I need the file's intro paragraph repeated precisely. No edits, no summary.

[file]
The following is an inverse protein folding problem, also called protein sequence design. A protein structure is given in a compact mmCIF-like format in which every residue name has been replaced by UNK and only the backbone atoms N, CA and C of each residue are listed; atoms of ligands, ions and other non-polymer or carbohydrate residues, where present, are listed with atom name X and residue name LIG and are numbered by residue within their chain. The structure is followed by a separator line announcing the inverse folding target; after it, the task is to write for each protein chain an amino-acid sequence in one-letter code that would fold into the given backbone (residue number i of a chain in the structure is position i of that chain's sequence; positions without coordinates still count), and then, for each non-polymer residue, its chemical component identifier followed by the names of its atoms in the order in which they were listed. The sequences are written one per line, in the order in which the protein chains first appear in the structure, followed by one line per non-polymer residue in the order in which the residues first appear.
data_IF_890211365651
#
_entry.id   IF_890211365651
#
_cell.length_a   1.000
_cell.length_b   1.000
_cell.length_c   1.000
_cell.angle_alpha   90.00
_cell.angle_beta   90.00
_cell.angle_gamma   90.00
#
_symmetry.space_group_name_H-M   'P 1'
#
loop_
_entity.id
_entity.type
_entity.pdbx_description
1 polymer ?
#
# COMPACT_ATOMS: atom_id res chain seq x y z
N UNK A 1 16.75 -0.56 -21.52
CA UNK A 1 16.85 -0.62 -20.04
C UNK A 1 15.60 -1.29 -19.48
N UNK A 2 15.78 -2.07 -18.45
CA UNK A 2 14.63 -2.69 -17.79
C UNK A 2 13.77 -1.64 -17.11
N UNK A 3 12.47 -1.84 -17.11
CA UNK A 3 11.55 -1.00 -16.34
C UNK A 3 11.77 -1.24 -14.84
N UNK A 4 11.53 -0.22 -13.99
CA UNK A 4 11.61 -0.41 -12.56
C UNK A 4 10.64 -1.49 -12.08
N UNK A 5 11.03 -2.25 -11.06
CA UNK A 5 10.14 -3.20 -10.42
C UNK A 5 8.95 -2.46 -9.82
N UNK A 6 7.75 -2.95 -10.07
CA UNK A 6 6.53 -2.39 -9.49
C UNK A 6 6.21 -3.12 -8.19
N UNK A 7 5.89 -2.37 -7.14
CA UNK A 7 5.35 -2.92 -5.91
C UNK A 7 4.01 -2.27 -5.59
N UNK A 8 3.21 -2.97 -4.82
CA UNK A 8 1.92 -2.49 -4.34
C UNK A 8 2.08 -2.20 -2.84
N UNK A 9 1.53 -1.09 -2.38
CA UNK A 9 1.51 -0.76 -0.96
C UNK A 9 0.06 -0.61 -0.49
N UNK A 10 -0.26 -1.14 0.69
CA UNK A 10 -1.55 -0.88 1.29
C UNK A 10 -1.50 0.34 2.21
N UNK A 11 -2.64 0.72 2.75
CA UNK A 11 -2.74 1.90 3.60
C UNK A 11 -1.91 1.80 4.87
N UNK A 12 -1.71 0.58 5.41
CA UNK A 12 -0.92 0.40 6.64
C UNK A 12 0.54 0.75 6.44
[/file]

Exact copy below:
The following is an inverse protein folding problem, also called protein sequence design. A protein structure is given in a compact mmCIF-like format in which every residue name has been replaced by UNK and only the backbone atoms N, CA and C of each residue are listed; atoms of ligands, ions and other non-polymer or carbohydrate residues, where present, are listed with atom name X and residue name LIG and are numbered by residue within their chain. The structure is followed by a separator line announcing the inverse folding target; after it, the task is to write for each protein chain an amino-acid sequence in one-letter code that would fold into the given backbone (residue number i of a chain in the structure is position i of that chain's sequence; positions without coordinates still count), and then, for each non-polymer residue, its chemical component identifier followed by the names of its atoms in the order in which they were listed. The sequences are written one per line, in the order in which the protein chains first appear in the structure, followed by one line per non-polymer residue in the order in which the residues first appear.